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Jacques Tourneur
Tourneur on set of Canyon Passage, 1946[1]
Born(1904-11-12)November 12, 1904
Paris, France
DiedDecember 19, 1977(1977-12-19) (aged 73)
Bergerac, France
Other namesJack Turner
Occupation(s)Director, producer, editor
Years active1929–1965

Jacques Tourneur (French: [tuʁnœʁ]; November 12, 1904 – December 19, 1977) was a French-American filmmaker, active during the Golden Age of Hollywood. He was known as an auteur of stylish and atmospheric genre films, many of them for RKO Pictures, including the horror films Cat People, I Walked with a Zombie, and The Leopard Man, and the classic film noir Out of the Past. He is also known for directing Night of the Demon, which was released by Columbia Pictures.


Born in Paris, France, Tourneur was the son of Fernande Petit and film director Maurice Tourneur.[2] At age 10, Jacques moved to the United States with his father.[2] He started a career in cinema while still attending high school as an extra and later as a script clerk in various silent films. Both Maurice and Jacques returned to France after his father worked on the film The Mysterious Island in 1925.[2] Tourneur died in 1977, aged 73, in Bergerac, Dordogne, France.


Tourneur began work as an editor and assistant director. He made his debut as a director on the French film Tout ça ne vaut pas l'amour [fr] in 1931.[2] In 1934, Tourneur went to Hollywood, where he had a contract with MGM Studios. While working as the second unit director on the film A Tale of Two Cities he met film producer Val Lewton.[2]

Tourneur made his feature debut as director in the 1939 film They All Come Out. After Tourneur was dropped by MGM in 1941, he was picked up by Lewton to film several acclaimed low-budget horror films for RKO Studios including Cat People and I Walked with a Zombie.[2]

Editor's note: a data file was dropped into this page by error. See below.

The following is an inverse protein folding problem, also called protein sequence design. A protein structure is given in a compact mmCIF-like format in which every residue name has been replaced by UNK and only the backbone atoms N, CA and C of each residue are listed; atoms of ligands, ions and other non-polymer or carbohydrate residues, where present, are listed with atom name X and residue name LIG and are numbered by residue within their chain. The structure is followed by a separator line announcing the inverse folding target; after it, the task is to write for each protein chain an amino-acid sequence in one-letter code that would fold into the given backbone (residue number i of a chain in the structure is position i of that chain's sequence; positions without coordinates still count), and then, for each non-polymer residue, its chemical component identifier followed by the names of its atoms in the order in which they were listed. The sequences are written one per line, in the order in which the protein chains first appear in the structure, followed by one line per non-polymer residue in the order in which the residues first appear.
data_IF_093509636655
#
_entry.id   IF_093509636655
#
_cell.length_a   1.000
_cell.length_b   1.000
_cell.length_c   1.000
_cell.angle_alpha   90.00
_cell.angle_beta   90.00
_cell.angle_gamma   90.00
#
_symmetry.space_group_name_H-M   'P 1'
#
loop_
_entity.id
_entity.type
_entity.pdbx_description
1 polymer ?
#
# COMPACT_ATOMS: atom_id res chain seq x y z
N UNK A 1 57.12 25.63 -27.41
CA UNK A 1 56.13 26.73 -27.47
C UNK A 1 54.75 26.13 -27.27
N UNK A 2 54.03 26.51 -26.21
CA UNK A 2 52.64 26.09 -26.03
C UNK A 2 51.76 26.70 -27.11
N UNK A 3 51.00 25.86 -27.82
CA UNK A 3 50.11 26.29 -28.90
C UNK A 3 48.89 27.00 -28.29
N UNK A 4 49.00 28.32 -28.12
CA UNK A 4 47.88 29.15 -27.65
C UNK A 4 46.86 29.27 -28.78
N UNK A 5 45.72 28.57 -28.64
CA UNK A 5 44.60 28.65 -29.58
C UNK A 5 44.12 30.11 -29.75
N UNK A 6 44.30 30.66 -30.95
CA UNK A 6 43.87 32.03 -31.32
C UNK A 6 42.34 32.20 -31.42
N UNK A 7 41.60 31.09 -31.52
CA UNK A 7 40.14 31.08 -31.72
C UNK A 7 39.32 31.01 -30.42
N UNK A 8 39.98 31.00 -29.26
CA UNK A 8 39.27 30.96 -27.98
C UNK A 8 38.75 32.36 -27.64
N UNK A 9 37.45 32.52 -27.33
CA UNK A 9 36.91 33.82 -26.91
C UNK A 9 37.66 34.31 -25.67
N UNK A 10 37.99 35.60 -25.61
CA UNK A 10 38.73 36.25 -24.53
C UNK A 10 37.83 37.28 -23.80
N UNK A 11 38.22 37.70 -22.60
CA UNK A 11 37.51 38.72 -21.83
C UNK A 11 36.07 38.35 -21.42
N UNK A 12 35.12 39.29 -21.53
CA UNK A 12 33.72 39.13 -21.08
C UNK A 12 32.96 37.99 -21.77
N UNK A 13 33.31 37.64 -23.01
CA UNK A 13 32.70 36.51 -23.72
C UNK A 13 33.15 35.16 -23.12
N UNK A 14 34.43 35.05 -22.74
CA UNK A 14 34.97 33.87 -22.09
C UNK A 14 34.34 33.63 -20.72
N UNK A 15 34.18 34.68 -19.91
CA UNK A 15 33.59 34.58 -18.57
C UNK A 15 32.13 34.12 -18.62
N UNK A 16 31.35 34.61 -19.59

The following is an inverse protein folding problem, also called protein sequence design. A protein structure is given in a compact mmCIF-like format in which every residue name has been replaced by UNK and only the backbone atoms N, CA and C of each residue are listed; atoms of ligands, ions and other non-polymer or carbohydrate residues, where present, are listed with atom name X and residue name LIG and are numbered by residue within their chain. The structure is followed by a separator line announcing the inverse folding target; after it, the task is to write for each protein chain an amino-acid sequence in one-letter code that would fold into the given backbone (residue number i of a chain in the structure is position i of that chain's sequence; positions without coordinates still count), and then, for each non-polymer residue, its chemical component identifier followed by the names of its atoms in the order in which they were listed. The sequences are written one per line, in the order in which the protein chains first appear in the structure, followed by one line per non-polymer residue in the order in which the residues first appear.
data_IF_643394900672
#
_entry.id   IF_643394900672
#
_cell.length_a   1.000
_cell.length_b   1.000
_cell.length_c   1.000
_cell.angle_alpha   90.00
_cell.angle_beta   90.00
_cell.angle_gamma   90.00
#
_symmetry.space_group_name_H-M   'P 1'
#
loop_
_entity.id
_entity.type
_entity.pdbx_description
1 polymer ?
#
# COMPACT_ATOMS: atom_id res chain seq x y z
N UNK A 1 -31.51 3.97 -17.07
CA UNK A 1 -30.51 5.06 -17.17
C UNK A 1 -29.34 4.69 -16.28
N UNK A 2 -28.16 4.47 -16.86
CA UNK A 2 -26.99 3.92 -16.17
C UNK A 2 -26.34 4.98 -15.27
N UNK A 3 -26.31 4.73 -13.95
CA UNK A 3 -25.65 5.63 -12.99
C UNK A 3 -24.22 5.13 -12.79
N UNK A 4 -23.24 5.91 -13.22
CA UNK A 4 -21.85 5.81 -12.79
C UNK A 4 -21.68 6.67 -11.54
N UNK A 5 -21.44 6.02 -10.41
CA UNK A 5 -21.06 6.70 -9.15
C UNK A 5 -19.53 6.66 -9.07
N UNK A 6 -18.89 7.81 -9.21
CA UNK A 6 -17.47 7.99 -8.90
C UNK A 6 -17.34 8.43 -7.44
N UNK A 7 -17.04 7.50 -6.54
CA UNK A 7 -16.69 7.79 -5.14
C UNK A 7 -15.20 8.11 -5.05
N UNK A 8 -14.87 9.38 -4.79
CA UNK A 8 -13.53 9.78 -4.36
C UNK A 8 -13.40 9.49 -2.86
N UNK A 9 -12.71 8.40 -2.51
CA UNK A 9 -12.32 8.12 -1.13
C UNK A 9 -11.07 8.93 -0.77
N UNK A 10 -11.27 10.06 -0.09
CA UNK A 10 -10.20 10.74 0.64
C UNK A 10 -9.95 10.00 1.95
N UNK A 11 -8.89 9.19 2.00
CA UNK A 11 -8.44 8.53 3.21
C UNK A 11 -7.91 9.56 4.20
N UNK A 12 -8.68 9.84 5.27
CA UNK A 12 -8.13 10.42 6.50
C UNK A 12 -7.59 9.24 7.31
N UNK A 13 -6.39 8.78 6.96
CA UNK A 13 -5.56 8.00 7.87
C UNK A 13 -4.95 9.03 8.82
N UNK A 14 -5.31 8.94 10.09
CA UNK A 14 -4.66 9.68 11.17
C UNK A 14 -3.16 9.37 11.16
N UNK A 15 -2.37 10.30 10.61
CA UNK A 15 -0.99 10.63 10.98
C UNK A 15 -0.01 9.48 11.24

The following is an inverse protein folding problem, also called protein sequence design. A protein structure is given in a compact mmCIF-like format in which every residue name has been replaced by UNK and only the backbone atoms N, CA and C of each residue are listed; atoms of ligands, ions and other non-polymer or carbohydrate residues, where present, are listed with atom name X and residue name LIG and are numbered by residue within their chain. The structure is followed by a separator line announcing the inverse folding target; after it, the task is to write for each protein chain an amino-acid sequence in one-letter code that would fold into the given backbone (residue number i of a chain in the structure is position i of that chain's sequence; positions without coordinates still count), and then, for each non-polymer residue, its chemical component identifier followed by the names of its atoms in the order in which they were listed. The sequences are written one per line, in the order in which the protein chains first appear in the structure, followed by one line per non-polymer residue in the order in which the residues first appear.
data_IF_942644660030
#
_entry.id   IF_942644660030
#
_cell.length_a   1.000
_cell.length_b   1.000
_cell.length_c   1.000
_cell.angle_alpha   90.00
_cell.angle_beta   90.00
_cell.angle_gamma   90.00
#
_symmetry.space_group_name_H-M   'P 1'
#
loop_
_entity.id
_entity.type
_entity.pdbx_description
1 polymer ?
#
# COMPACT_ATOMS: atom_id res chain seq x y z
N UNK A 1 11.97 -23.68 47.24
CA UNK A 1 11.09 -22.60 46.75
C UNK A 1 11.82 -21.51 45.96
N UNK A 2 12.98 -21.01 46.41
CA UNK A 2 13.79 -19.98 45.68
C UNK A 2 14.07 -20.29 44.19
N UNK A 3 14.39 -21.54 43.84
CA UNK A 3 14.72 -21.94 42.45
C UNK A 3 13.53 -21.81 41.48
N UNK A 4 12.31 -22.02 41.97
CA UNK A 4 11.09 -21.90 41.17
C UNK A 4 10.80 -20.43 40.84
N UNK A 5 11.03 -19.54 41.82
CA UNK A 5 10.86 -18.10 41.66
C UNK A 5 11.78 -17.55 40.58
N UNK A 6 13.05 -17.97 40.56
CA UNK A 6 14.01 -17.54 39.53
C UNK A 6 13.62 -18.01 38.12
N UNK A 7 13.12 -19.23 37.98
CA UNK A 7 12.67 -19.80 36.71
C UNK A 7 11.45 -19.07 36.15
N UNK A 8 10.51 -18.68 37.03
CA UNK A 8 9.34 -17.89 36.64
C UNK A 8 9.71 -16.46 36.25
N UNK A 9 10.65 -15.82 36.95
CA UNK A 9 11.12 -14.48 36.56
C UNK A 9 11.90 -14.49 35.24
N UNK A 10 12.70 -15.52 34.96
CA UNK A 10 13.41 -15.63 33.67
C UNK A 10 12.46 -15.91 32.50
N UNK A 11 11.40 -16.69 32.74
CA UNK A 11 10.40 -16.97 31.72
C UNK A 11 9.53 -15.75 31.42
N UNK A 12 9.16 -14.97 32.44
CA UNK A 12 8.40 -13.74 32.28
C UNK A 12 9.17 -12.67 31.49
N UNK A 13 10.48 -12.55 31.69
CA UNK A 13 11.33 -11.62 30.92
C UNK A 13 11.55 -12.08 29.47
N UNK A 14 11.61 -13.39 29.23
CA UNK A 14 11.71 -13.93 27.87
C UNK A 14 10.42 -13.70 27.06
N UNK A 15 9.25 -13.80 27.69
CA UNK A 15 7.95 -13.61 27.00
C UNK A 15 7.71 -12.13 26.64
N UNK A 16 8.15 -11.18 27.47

Cat People, although considered a B movie and made on a limited budget, was distinguished by a style of lighting and cinematography that has been imitated countless times. Tourneur was promoted to the A-list at RKO, directing films including Out of the Past and Berlin Express.[2] In the 1950s, Tourneur became a freelance director, filming various genre films including Wichita, Anne of the Indies, Way of a Gaucho, Nightfall, The Flame and the Arrow, Stars In My Crown and Night of the Demon.[2] His last two films, made for American International Pictures and starring Vincent Price, were The Comedy of Terrors (1963) and War-Gods of the Deep (1965).[2]

After his final days working for film, Tourneur began directing television episodes. Tourneur filmed episodes of The Barbara Stanwyck Show, Bonanza, The Twilight Zone, and The Alaskans. Tourneur's final director credit was for an episode of T.H.E. Cat in 1966. Tourneur then retired and returned to France.[2]



Feature films

Short films


Assistant director or editor


La Mort en direct, a 1980 film by Bertrand Tavernier, is dedicated to the deceased film director Jacques Tourneur.

"There are films that watch us grow old." Statement by Serge Daney quoted by Serge Le Péron in Jacques Tourneur Le Médium, a film by Alain Mazars, 2015.

By naming the main character Jessica Holland in his film Memoria (2021), Apichatpong Weerasethakul pays tribute to Jacques Tourneur's film I Walked with a Zombie.[3]


  1. ^ Tourneur 2016, 00:14:10.
  2. ^ a b c d e f g h i j Earnshaw 2004, p. 102.
  3. ^ Uzal, Marcos (2021-07-16). "Memoria de Apichatpong Weerasethakul Des trous dan la tête". Cahiers du cinéma. Retrieved 2021-07-16.


Further reading